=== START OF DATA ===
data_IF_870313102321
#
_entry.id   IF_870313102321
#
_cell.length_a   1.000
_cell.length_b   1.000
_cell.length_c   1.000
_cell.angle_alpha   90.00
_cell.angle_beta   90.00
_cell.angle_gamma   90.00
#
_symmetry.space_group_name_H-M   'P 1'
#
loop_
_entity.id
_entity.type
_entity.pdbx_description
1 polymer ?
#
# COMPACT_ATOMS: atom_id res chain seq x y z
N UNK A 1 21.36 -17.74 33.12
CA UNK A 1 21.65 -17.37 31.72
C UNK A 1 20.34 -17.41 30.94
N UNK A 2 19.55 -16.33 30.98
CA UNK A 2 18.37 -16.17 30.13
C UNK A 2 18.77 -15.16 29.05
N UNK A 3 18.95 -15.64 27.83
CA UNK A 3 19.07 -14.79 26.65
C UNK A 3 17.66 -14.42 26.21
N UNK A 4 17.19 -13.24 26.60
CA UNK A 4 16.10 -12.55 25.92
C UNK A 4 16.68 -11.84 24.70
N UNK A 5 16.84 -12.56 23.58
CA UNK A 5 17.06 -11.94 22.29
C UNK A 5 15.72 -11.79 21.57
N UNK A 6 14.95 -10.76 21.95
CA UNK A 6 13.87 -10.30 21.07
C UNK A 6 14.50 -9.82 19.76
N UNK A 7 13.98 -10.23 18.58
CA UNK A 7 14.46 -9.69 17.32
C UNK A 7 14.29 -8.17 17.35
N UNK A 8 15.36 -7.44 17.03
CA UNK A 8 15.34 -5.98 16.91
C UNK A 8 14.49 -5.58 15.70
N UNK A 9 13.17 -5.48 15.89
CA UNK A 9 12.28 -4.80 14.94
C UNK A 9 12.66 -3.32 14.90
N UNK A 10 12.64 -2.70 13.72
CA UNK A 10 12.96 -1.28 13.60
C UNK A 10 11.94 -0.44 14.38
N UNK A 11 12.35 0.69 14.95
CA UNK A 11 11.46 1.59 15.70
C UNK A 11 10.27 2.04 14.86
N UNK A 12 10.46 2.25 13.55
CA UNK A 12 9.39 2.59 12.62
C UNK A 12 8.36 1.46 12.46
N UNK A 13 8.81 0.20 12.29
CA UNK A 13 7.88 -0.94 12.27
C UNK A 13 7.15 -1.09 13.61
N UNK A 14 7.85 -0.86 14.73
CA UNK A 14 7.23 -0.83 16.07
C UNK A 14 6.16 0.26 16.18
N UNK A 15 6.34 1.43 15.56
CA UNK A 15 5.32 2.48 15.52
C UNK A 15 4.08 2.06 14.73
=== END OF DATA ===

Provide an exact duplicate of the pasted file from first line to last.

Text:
data_IF_870313102321
#
_entry.id   IF_870313102321
#
_cell.length_a   1.000
_cell.length_b   1.000
_cell.length_c   1.000
_cell.angle_alpha   90.00
_cell.angle_beta   90.00
_cell.angle_gamma   90.00
#
_symmetry.space_group_name_H-M   'P 1'
#
loop_
_entity.id
_entity.type
_entity.pdbx_description
1 polymer ?
#
# COMPACT_ATOMS: atom_id res chain seq x y z
N UNK A 1 21.36 -17.74 33.12
CA UNK A 1 21.65 -17.37 31.72
C UNK A 1 20.34 -17.41 30.94
N UNK A 2 19.55 -16.33 30.98
CA UNK A 2 18.37 -16.17 30.13
C UNK A 2 18.77 -15.16 29.05
N UNK A 3 18.95 -15.64 27.83
CA UNK A 3 19.07 -14.79 26.65
C UNK A 3 17.66 -14.42 26.21
N UNK A 4 17.19 -13.24 26.60
CA UNK A 4 16.10 -12.55 25.92
C UNK A 4 16.68 -11.84 24.70
N UNK A 5 16.84 -12.56 23.58
CA UNK A 5 17.06 -11.94 22.29
C UNK A 5 15.72 -11.79 21.57
N UNK A 6 14.95 -10.76 21.95
CA UNK A 6 13.87 -10.30 21.07
C UNK A 6 14.50 -9.82 19.76
N UNK A 7 13.98 -10.23 18.58
CA UNK A 7 14.46 -9.69 17.32
C UNK A 7 14.29 -8.17 17.35
N UNK A 8 15.36 -7.44 17.03
CA UNK A 8 15.34 -5.98 16.91
C UNK A 8 14.49 -5.58 15.70
N UNK A 9 13.17 -5.48 15.89
CA UNK A 9 12.28 -4.80 14.94
C UNK A 9 12.66 -3.32 14.90
N UNK A 10 12.64 -2.70 13.72
CA UNK A 10 12.96 -1.28 13.60
C UNK A 10 11.94 -0.44 14.38
N UNK A 11 12.35 0.69 14.95
CA UNK A 11 11.46 1.59 15.70
C UNK A 11 10.27 2.04 14.86
N UNK A 12 10.46 2.25 13.55
CA UNK A 12 9.39 2.59 12.62
C UNK A 12 8.36 1.46 12.46
N UNK A 13 8.81 0.20 12.29
CA UNK A 13 7.88 -0.94 12.27
C UNK A 13 7.15 -1.09 13.61
N UNK A 14 7.85 -0.86 14.73
CA UNK A 14 7.23 -0.83 16.07
C UNK A 14 6.16 0.26 16.18
N UNK A 15 6.34 1.43 15.56
CA UNK A 15 5.32 2.48 15.52
C UNK A 15 4.08 2.06 14.73